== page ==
Ulrich Köhler is speaking with us about how planetary research is changing our understanding of our own planet - and ourselves.
Ingolf Baur: Is Vesta still struck by space rocks and asteroids today?
Ulrich Köhler: Of course it is, like any other body in the solar system. There is so much debris cruising in orbits around the sun so they will collide, but it is not so frequent as it was in the early two billion years of the solar system.
So that is the time where all the scars on Vesta actually come from, right?
Right. What we see on the surface of Vesta - most of it is two to four billion years old - so we look at the early time of the solar system, and that is what makes Vesta so interesting for us.
Why didn't Vesta for example grow into a planet like Earth?
There was not enough left over, so to speak. Because Jupiter is next to Vesta - well 'next' is relative - but Jupiter is so big and has such a big gravitational attraction that it prevents asteroids from glueing together to bigger asteroids.
So you had to grow really fast in the beginning of the solar system.
That is correct - the faster the better
Your institute actually developed the camera the took all these images. What have you found out lately?
Together with our friends in Katlenburg-Lindau here in Germany from the Max Planck Society we built this camera, and it is so beautiful what images returned from the mission. We could see an asteroidal surface in such detail as never before, so we know much more about the processes that formed the surface.
And what are the latest findings, actually?
The most important thing is probably that we realized that the asteroid was stuck by two very big impacts in its early time that almost disturbed and destroyed the asteroid. At the south pole we see a large impact base in the diameter of 500 kilometers. That is about the diameter of the asteroid, and this was such a collision that it almost destroyed the asteroid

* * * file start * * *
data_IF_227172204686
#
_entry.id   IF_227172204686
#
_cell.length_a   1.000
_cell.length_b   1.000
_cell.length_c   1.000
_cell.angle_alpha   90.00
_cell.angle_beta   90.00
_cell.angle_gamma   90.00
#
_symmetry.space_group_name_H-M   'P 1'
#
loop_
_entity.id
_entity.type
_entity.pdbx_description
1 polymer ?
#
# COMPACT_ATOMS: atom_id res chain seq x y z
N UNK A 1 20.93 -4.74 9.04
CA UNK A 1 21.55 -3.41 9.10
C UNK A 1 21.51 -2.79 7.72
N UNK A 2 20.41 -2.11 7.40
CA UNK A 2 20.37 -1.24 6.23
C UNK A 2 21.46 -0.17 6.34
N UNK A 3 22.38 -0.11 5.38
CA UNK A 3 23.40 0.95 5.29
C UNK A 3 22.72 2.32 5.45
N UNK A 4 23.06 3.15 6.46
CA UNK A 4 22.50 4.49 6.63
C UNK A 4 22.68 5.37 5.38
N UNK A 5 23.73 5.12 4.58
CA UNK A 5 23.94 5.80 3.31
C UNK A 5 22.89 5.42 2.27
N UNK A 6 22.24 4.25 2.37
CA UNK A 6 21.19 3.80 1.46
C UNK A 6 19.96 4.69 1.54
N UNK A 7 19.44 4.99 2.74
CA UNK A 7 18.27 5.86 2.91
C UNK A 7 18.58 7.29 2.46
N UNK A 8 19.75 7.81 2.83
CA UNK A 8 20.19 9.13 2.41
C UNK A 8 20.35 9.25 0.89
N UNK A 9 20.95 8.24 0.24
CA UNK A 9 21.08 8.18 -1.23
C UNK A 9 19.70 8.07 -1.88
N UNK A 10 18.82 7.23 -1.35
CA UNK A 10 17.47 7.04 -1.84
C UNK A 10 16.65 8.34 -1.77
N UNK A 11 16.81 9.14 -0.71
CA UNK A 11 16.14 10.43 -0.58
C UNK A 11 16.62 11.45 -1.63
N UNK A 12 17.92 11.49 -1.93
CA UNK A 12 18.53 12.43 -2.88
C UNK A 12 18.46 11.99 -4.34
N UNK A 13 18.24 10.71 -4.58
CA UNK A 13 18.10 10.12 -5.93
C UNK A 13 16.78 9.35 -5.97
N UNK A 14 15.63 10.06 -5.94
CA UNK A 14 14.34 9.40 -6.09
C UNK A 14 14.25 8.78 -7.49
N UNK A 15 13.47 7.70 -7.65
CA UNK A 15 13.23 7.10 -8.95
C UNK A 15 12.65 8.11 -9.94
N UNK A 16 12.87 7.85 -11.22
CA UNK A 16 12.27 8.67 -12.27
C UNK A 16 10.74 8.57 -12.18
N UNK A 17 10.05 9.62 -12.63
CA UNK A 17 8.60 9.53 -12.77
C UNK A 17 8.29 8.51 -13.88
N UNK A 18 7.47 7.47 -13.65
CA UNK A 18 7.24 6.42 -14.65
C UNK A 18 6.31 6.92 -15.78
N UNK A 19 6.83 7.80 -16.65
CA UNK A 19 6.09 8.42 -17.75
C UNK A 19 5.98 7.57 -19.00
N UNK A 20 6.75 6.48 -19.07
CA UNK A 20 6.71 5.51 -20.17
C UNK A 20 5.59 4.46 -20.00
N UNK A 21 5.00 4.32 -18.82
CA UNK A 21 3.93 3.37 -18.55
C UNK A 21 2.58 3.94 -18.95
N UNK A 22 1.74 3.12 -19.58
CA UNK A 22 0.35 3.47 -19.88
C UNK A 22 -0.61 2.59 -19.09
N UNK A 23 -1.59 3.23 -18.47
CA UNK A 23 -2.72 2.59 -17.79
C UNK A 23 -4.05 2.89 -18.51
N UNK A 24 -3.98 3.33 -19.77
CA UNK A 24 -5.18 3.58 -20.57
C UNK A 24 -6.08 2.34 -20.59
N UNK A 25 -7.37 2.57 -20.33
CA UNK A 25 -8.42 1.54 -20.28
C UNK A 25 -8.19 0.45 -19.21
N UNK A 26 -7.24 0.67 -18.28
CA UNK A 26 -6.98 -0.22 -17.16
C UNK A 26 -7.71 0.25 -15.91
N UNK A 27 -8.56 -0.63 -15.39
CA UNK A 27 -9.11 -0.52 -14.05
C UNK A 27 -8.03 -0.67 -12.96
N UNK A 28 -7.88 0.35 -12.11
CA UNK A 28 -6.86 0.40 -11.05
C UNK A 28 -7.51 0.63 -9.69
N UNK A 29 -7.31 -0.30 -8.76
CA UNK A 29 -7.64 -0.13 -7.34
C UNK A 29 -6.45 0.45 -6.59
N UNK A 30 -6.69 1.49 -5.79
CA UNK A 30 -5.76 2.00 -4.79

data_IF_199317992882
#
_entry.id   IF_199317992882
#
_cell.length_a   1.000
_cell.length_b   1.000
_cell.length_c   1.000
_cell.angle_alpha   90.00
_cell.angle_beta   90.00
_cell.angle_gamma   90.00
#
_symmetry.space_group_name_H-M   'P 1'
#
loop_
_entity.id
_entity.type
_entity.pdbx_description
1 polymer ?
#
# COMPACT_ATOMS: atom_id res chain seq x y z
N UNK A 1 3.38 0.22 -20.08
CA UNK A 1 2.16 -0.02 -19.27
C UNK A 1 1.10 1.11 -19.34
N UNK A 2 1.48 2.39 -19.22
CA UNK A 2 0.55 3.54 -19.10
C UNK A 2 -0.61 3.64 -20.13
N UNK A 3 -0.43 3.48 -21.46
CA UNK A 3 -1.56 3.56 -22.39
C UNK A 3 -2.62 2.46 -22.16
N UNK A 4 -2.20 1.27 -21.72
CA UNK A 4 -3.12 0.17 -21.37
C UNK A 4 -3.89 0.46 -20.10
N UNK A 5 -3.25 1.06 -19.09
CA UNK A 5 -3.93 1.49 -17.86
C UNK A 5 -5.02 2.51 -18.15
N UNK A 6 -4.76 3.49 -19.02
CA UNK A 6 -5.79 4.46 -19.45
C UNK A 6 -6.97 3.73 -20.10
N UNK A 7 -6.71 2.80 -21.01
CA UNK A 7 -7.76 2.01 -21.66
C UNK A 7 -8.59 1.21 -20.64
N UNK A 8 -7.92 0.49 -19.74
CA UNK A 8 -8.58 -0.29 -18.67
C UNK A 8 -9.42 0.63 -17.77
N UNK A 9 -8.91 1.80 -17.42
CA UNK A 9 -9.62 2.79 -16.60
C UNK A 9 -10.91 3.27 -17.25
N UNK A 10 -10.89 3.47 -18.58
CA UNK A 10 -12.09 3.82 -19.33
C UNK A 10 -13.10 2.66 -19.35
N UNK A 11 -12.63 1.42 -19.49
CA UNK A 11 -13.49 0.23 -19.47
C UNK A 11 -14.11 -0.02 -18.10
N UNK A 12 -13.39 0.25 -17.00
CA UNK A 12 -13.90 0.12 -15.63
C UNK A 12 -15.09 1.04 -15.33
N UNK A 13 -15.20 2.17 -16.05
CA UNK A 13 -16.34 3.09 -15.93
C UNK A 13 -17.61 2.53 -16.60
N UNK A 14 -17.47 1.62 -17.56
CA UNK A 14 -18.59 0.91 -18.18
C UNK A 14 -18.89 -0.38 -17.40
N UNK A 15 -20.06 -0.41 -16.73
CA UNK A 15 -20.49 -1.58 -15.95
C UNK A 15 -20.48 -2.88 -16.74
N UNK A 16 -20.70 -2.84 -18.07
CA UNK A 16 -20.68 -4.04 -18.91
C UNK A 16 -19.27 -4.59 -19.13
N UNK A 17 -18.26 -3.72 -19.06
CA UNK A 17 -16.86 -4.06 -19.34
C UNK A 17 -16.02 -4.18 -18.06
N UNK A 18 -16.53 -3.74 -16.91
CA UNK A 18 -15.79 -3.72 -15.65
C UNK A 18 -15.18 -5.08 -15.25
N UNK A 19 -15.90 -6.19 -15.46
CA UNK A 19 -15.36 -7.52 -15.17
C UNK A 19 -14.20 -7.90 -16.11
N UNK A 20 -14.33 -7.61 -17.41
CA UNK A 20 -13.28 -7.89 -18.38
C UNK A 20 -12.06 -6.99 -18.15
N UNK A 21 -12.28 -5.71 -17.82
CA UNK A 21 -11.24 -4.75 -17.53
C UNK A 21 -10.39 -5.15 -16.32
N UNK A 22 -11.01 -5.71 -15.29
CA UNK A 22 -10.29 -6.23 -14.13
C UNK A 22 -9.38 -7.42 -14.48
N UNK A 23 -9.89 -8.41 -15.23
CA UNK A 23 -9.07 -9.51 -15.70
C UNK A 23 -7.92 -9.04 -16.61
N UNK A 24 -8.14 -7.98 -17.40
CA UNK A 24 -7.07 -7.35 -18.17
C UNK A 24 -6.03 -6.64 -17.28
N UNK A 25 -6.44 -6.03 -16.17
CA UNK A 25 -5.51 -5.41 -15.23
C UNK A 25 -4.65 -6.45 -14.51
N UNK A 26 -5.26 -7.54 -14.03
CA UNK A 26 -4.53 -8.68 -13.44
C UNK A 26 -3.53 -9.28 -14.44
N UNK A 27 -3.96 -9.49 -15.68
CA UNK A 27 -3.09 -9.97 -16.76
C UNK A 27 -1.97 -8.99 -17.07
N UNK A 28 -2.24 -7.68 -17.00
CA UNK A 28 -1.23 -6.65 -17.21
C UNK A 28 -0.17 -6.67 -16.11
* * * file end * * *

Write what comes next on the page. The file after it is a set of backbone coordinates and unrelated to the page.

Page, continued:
Was it a fast hit?
That is not so sure. We think it was not such a fast hit as the asteroids that hit Earth and Mars in the early solar system with 50,000, 60,000, up to 100,000 kilometers per hour. Because we see structures at the equator that look as if an object hit the south pole and distorted the entire asteroid and made some grooves there that are geometrically perfectly aligned to the impact.
Now the Dawn space probe is actually on its way to Ceres. What do you expect there?
Ceres is a different asteroid, in fact, it is now a dwarf planet, so it is really a bigger solar system body. It is almost like a planet. It is a sphere with 1,000 kilometers diameter and so big that it has more internal heat, of course, and further distant from the sun, so it has more volatiles in its interior. We think there could be frozen ice under the surface - or it could be even on the surface - and there could even be some water in pockets under the surface of Ceres.
Water - does that also mean there could be life? Bacteria?
We won't exclude it, but of course there could be some organic compounds that are the precursors of life. That is likely, but whether there is life - I would not go so far.
Interview by Ingolf Baur